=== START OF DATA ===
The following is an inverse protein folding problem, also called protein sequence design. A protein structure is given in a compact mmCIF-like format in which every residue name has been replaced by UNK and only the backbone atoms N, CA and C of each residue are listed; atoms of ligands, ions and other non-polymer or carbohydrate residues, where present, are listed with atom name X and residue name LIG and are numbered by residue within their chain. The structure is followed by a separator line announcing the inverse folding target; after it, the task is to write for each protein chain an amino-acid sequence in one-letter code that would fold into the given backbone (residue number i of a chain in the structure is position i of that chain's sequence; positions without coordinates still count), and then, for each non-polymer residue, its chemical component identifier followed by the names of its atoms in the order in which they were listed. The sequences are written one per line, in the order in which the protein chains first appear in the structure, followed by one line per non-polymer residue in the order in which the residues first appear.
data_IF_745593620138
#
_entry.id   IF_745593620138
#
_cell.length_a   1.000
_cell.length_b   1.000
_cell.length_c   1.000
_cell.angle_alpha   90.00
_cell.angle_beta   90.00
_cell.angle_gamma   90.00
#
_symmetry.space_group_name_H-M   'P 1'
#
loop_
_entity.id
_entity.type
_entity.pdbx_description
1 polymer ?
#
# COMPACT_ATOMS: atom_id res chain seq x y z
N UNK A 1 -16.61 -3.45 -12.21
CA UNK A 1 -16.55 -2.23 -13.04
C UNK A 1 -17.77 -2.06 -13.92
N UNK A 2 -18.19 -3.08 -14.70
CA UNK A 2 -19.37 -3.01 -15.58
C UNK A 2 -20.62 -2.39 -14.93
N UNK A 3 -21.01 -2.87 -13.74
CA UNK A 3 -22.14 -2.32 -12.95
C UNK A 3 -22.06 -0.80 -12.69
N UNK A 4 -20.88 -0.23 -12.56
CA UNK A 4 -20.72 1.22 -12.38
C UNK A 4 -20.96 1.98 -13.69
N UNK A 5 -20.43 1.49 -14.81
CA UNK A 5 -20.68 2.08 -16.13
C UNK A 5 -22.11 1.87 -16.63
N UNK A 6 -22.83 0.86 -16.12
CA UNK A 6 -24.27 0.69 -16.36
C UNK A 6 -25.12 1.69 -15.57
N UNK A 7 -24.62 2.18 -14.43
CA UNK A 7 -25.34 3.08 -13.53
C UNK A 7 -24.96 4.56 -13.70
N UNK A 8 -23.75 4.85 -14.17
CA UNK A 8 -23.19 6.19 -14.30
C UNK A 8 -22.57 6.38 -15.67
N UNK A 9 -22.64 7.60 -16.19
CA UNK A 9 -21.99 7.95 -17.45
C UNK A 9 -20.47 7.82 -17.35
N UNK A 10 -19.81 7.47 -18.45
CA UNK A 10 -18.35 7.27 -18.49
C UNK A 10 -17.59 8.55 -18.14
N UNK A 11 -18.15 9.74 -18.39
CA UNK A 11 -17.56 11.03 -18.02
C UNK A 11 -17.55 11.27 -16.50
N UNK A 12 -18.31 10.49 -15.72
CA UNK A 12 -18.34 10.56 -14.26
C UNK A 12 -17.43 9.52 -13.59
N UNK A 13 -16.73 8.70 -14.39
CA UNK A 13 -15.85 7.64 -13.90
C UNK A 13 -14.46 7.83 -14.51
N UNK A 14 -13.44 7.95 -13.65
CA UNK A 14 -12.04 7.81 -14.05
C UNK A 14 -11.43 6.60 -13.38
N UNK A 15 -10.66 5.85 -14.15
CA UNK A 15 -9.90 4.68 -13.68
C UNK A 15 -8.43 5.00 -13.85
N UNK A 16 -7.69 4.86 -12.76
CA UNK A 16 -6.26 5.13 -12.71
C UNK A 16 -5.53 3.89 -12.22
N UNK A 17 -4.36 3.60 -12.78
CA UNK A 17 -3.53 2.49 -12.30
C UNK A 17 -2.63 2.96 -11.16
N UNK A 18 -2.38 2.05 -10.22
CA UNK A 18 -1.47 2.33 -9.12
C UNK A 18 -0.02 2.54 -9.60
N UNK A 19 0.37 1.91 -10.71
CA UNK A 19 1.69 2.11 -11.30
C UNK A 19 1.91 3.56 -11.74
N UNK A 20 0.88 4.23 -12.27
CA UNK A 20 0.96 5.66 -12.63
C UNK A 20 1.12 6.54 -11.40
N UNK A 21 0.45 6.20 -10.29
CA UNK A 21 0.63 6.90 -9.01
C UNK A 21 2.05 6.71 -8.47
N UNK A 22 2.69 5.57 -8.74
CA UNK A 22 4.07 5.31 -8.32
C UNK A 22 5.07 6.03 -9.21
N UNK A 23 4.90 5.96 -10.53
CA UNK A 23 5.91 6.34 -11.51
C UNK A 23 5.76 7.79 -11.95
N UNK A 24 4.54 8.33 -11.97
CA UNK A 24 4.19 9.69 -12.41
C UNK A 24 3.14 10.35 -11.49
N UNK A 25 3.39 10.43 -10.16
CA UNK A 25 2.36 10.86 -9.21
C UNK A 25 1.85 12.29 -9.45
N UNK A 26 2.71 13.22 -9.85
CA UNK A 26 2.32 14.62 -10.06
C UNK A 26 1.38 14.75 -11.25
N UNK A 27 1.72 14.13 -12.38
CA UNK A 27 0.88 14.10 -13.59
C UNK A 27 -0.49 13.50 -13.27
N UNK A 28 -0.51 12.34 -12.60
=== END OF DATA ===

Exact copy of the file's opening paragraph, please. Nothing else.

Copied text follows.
The following is an inverse protein folding problem, also called protein sequence design. A protein structure is given in a compact mmCIF-like format in which every residue name has been replaced by UNK and only the backbone atoms N, CA and C of each residue are listed; atoms of ligands, ions and other non-polymer or carbohydrate residues, where present, are listed with atom name X and residue name LIG and are numbered by residue within their chain. The structure is followed by a separator line announcing the inverse folding target; after it, the task is to write for each protein chain an amino-acid sequence in one-letter code that would fold into the given backbone (residue number i of a chain in the structure is position i of that chain's sequence; positions without coordinates still count), and then, for each non-polymer residue, its chemical component identifier followed by the names of its atoms in the order in which they were listed. The sequences are written one per line, in the order in which the protein chains first appear in the structure, followed by one line per non-polymer residue in the order in which the residues first appear.